The logo for the 2010 race went through a largely unnoticed, but nevertheless interesting and significant change over the summer/fall of 2009. Originally, the logo was released in summer 2009 (right), shortly after the 2009 race was completed. The design was nearly identical to what would be the final version, with one major difference. On the original version, an image of the flagman atop of the Borg-Warner Trophy was placed on the square that made up the Pagoda. This version appeared for only a very short time, and was quickly pulled from public view. Later in the year, the logo reappeared, with the flagman simply deleted. It was never explained why the flagman was removed, but it may have been due to copyright issues. The Borg-Warner Trophy, as a sculpture or work of art, is copyrighted and the copyright is owned by BorgWarner, Inc. The copyright owner has the exclusive rights to authorize any derivative work, and a drawing of the trophy top appearing on the logo may have been interpreted as a derivative work. Rather than have license the depiction of the trophy top for the logo, it may have been easier to simply delete the flagman from the logo.
The anticipated culmination of the Indianapolis Motor Speedway Centennial Era occured in 2011, with the 100th Anniversary Running of the Indianapolis 500. It marked the 100th anniversary of the first 500 held in 1911, although it was only the 95th edition of the race since the race was not held in 1917-1918 (WWI) and 1942-1945 (WWII). The logo was unveiled to the public on August 13, 2010 simultaneously at the Speedway and the Pebble Beach Concours d’Elegance. (LINK)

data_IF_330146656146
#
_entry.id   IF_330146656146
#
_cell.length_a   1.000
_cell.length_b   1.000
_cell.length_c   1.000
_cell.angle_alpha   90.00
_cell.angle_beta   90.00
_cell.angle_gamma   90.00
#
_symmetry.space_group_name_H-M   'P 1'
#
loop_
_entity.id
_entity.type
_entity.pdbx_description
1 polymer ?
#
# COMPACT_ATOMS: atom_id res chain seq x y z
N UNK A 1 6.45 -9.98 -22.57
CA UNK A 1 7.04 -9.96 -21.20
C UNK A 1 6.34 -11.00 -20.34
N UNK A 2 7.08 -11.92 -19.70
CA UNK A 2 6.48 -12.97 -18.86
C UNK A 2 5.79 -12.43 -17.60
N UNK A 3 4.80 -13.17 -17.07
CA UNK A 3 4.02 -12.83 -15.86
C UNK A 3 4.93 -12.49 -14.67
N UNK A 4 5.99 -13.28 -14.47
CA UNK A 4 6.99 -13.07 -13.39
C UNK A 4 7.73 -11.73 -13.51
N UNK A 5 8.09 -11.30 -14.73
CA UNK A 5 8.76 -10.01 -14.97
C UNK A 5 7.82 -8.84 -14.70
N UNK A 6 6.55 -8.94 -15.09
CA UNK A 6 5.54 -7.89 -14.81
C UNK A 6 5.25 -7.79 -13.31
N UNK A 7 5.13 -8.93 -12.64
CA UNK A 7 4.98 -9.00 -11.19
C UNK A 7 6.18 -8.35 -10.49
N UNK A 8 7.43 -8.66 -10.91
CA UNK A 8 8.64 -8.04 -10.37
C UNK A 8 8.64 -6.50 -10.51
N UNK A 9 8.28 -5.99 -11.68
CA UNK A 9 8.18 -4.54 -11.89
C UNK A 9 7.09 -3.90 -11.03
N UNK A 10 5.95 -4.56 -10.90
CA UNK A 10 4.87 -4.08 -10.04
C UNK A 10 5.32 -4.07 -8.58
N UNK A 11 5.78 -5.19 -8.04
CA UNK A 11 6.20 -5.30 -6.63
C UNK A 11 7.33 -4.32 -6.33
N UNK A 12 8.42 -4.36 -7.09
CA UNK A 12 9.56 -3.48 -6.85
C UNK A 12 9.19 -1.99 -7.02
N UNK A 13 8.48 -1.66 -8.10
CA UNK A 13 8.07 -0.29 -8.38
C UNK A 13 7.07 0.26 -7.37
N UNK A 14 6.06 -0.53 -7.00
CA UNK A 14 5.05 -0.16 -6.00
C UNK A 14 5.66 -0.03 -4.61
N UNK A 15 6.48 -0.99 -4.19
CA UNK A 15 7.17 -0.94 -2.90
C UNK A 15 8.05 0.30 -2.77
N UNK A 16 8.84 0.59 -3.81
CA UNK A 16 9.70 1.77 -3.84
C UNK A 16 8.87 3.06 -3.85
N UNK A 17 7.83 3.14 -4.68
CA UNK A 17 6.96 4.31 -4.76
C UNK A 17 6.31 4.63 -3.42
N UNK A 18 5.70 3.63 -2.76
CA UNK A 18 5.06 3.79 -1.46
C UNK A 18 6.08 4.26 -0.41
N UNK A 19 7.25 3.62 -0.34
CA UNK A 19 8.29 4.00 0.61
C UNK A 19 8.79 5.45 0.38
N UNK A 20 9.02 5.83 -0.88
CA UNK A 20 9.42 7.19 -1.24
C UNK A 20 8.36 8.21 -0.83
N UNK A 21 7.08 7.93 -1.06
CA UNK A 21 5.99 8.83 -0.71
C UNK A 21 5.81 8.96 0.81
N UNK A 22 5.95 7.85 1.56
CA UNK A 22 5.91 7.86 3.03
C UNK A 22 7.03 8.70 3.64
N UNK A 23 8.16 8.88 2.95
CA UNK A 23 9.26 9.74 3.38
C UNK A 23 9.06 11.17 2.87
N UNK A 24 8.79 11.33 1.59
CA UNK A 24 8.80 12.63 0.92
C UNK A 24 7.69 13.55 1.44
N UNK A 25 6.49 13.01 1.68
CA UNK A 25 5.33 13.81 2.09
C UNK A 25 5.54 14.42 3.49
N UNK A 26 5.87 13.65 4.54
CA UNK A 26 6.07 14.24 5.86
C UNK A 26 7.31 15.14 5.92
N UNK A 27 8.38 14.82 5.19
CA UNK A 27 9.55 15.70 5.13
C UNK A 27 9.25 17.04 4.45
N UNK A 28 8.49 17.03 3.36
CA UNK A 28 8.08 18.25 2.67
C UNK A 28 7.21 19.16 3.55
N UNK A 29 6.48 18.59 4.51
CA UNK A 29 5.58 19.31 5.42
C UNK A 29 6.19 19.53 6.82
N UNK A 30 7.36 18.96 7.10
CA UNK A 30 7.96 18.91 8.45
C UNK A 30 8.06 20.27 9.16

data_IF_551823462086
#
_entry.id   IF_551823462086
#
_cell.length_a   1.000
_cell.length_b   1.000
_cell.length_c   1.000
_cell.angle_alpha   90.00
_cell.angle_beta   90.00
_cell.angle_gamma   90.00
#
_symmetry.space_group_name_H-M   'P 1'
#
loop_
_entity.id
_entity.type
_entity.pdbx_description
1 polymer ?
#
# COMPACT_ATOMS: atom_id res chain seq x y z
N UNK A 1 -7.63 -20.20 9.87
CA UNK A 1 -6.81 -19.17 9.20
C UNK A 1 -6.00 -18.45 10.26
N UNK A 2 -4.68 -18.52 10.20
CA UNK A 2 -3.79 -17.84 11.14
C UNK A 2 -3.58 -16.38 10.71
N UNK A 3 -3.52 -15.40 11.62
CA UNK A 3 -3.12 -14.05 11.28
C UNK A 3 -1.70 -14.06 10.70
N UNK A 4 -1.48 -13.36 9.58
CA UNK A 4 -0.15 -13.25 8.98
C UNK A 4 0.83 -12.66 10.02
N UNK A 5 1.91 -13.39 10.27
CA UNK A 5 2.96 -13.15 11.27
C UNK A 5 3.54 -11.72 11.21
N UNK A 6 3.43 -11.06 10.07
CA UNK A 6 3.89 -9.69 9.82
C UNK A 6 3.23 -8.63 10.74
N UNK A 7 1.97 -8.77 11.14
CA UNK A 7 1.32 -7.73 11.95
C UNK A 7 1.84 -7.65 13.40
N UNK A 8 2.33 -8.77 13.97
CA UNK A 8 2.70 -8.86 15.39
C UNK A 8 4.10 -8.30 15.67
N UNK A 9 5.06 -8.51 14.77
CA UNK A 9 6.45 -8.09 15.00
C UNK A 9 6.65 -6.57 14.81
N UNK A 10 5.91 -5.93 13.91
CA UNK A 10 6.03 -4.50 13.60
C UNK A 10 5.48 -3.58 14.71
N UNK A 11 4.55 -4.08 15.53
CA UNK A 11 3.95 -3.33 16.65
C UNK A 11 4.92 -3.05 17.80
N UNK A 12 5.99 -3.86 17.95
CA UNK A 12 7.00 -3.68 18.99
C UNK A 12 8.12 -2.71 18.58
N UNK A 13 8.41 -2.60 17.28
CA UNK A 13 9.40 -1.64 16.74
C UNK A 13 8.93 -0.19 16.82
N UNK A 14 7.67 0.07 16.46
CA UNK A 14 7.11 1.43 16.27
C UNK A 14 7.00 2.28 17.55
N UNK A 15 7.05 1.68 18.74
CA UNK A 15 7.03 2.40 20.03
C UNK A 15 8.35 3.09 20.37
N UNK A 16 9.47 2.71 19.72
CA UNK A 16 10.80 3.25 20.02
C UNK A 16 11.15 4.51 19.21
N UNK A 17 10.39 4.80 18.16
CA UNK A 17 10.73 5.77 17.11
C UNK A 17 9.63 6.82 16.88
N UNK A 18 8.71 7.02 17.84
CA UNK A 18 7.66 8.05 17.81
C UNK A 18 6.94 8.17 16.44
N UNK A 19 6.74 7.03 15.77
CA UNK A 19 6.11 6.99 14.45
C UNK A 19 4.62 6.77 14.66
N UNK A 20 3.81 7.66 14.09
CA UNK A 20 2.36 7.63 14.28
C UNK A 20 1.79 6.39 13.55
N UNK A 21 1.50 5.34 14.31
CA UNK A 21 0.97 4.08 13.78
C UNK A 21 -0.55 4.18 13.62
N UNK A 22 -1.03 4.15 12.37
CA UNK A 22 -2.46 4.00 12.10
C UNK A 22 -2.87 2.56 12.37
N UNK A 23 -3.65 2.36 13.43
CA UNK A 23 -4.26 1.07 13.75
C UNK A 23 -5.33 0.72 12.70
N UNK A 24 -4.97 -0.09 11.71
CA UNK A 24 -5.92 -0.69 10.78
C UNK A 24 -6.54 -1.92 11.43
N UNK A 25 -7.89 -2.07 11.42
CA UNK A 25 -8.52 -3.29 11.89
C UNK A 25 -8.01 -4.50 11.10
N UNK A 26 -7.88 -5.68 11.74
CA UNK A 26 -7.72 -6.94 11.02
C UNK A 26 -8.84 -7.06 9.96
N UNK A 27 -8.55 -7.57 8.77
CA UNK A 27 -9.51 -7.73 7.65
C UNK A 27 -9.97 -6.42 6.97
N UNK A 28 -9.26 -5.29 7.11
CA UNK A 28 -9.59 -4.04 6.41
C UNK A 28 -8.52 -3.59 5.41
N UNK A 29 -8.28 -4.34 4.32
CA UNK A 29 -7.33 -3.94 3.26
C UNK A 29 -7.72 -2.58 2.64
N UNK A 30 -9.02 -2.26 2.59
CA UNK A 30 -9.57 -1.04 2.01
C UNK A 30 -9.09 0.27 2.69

The logo was created in the IMS Creative Department by an unnamed member of the ‘Creative Services team.’ An over two-year process went into the design of the 2011 logo (top left), and the effort was documented on the IMS Blog site (LINK). Early iterations were shared by the artist (top right) for contextual observations. After conceptual versions were decided to be unfitting for the occasion, the decision was made to feature a retro look, inspired by a century of Indy logos from past ticket stubs, program covers, and credentials. The colorful and vibrant final version drew on elements from the 1926 ticket, the 1933 Technical Committee credential, and the official programs of 1924 & 1929. Images of those items are available at NI500CC.com (tickets, programs, credentials)
On the 2011 Chevrolet Camaro pace car, the logo had an unusually diminutive presence (bottom left). Unlike recent years which sported a large logo on the side doors, the logo only appeared as a small decal on each of the front fenders. In a special display (bottom right) the logo was affixed to the Pagoda.
The drop of the checkered flag at the 2011 race marked the conclusion of the Indianapolis Motor Speedway’s three-year Centennial Era. In fact, the celebration came to a mostly abrupt ending, as by July’s Brickyard 400, any mention of the Centennial Era was already mostly gone. A new wing & wheel logo debuted (known around here as the “chunky” logo), and signage around the track was already being updated. For the 2012 race, a simple, somewhat flashy, logo represented the race.